not a serious problem, because almost all our systems, including the InReach
satellite communication system, are run or charged from our 12V system. The
only exception is the laptop we use for navigation, which has a 110V charger.
A little investigation revealed that moisture had got into one of the 110V
outlets, and the “ground fault” safety mechanism in the inverter had shut the
whole system down. We solved the problem temporarily by disconnecting the
inverter from the house outlets and running an extension cord from the
inverter to the nav station, where we plugged in the laptop charger.
That was it until after sunrise, when investigation with a multimeter
identified the faulty outlet. We disconnected that outlet from the 110V
system and power was restored by 1130.
We settled into a pattern – when the wind was between about 12 and 20 knots,
we sailed with the genoa and secured the engine, making 6-9 knots about 100
degrees from the true wind. When the wind dropped to 11 knots, the genoa alone
could only drive us at about 3.5 knots, so we turned on the motor to augment the
sail. When the wind went above 20, we used the staysail, but again, the sail
was insufficient to give us full speed and we motorsailed. The result was
good steady progress, our boatspeed rarely falling below 5 knots and
frequently topping 7 knots, headed more or less northeast toward the coast,
under sail alone about half the time and motorsailing the other half.
The Isla de Guadalupe lies 150 miles off the Baja coast, directly on our course.
We would near it after sunset and were not sure of the accuracy of
our charts. But Rusty Burshell, back in Yorktown, Virginia, superimposed our
InReach track reports on Google Earth and guided us south of the island. Good
move! Our Mexican charts were more than three miles off, and if Rusty hadn't
been there to guide us, we might have run onto the rocks. (Well, not
actually, because without Rusty's guidance we would have tacked back out to
sea until we could be certain of sailing well clear of the island and its
surrounding shoals; but still, thanks, Rusty!)
As we passed south of Guadalupe, the long, smooth Pacific swell turned into
rather large, much shorter period waves. At the same time, the wind went
light and Akka was rolling almost to her beam ends (or so it says in the log –
it couldn't have been quite that bad). So we bore off until we were running
directly with the waves and the motion became tolerable. A glance at the
charts showed what had happened: the water had shoaled from about two miles
deep to less than half a mile deep near the island, causing the swell to get
shorter and steeper. Sure enough, as soon as we were past the island and the
depth dropped back to about 2 miles, the long, smooth swell resumed. We
turned back to course and were on our way.
Early morning found us motoring in glassy seas and mist. Carol had
been telling us that when we got near shore we would encounter east winds, and
sure enough, at about 0800 the wind came around to the east and we were able
to set our spinnaker and reach directly toward Ensenada! As the day
progressed, the wind came even further aft until we were running at over 6
knots in about 13 knots of wind. Then a big gust hit and the spinnaker ripped
from top to bottom along the tapes. Ah, well. We had bought that chute in
2007, so we'd enjoyed plenty of sailing with it. Of course, we had never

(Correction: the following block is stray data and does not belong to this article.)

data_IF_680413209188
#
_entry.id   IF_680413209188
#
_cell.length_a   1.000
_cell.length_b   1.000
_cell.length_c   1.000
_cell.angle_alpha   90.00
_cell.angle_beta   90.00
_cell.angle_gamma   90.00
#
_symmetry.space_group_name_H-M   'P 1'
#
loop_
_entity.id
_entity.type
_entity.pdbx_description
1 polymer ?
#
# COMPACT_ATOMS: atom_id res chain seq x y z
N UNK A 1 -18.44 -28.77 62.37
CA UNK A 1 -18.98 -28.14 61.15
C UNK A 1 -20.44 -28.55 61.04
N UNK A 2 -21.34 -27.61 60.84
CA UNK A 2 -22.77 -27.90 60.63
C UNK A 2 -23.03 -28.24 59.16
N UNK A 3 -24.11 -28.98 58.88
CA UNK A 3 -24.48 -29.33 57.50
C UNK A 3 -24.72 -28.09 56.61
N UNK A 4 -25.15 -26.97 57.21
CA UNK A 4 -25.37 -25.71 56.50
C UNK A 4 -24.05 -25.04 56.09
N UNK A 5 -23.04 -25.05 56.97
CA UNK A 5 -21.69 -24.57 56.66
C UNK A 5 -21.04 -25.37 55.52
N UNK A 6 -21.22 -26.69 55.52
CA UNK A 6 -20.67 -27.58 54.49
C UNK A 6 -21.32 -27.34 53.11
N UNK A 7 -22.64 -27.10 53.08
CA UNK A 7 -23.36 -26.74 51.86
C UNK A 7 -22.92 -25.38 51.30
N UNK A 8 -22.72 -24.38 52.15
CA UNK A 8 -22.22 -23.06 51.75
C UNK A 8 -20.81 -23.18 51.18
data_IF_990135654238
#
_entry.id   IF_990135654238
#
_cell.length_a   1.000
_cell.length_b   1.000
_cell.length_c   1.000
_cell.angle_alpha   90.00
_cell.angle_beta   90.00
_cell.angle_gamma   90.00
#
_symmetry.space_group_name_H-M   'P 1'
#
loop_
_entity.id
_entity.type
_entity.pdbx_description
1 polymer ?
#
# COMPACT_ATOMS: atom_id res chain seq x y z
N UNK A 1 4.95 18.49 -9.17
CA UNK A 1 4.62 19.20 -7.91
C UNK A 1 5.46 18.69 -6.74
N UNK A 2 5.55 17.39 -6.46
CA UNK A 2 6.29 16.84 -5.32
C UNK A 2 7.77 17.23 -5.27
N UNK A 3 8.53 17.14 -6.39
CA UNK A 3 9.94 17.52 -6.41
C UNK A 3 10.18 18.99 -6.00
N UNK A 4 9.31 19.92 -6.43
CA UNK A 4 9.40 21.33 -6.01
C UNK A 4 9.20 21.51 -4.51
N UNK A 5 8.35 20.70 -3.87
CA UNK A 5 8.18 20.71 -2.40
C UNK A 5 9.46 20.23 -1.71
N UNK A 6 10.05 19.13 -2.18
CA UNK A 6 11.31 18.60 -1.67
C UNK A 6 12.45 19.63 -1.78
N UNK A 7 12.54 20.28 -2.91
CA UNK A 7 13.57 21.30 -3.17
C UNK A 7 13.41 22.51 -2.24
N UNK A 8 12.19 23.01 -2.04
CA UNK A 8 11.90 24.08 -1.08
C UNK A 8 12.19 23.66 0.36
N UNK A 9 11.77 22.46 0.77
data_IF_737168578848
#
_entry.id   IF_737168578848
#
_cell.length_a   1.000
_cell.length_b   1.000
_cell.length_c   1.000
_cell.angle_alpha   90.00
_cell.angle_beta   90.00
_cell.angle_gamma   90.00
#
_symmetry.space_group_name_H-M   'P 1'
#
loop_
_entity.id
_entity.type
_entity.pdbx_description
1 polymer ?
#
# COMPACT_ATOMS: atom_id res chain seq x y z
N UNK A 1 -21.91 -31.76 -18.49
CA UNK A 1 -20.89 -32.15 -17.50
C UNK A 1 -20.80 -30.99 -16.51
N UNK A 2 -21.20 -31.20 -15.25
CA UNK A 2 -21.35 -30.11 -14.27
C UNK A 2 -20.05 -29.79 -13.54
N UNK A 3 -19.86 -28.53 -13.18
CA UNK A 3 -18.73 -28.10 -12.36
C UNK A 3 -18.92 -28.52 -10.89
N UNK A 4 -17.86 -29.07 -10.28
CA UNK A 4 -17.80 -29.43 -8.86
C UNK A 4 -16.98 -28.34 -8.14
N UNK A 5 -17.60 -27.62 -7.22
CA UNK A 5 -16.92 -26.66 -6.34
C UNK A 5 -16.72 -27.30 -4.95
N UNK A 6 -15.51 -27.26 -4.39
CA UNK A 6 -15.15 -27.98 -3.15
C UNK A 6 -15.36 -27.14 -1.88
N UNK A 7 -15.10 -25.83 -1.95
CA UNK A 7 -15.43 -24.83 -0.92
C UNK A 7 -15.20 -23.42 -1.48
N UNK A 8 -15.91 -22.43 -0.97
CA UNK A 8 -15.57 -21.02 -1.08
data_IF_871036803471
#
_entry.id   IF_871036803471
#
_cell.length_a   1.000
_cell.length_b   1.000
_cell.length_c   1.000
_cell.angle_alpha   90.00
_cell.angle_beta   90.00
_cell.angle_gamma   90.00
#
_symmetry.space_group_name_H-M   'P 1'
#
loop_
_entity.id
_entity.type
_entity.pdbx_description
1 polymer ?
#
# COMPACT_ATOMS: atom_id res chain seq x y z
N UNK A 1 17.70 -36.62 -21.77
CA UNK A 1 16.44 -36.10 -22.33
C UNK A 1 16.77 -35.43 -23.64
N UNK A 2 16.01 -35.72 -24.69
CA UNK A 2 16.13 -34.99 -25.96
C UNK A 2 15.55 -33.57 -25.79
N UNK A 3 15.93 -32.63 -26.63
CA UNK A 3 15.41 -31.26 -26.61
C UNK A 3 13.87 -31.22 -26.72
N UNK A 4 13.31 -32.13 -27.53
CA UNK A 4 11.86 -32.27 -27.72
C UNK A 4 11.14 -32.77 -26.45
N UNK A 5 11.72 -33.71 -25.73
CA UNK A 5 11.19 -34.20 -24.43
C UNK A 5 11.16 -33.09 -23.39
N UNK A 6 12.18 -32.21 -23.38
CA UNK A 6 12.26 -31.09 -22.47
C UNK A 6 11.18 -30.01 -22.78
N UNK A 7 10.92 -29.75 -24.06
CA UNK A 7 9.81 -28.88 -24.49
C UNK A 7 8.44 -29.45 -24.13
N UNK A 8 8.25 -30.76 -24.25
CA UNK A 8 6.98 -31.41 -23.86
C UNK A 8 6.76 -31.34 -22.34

expected to use it on the Bash! We pulled the soggy nylon out of the water
and bagged it, leaving it on deck to avoid bringing the seawater below.
We alternately sailed and motorsailed the rest of the day. As we approached
the coast, the waves got progressively worse. We were glad we hadn't come up
the coast in this kind of washing machine!
We approached the entrance to Ensenada Bay in almost no wind, and fog.
Once again, we asked Rusty to give us the exact positions of the rocks we had
to pass, and once again the charts were wrong, though this time, by only half
a mile or so. At 1230 we tied up at the fuel dock at Marina Coral, at the
north end of the bay.
The offshore part of our Bash was over. From Cabo to Ensenada is 675 nautical
miles by the most direct course. If we had come up the coast and encountered
perfect conditions, stopping each afternoon and resuming each morning, we would
have taken a little over 12 days (figuring 60-mile days). Taking the Clipper
Route, we made it in just over 7 days, and the only really rough, choppy
conditions we encountered were off Cabo Falso and then again near Ensenada,
both of which we would have had to pass through anyway.
Gene had very intelligently set up his flight plans with an open return, so he
left us in Ensenada to catch a bus to the border and then go directly to the
San Diego airport. As it happened, Ken's wife Marilyn was visiting relatives
in San Diego, so he elected to continue with us for one more day. We filled
our fuel tanks, had one last Mexican meal at the marina restaurant, and took
Akka's track on the Bash
The short overnight trip to San Diego was quiet and uneventful. We motored
all the way and actually had to hang around outside the channel entrance,
waiting for daylight. We tied up to the Customs Dock and used the dedicated
telephone there to call Homeland Security to come down and inspect us. Sure
enough, a couple of officers showed up and checked us in. They declined our
invitation to come aboard to inspect the boat, and although we were supposed
to put all non-preserved meat and vegetables in the trash can provided for that
purpose, after we disposed of one bag of food they pointedly walked away.
Our good friend Steve Hunt arranged for us to take a slip at San Diego Yacht
Club. Ken called Marilyn and arranged to meet there, and her family, Ken, and
we enjoyed a wonderful lunch at the club before Ken left in their company.
So Akka , and we, were back home in the good old US of A, almost exactly 15
years after we left.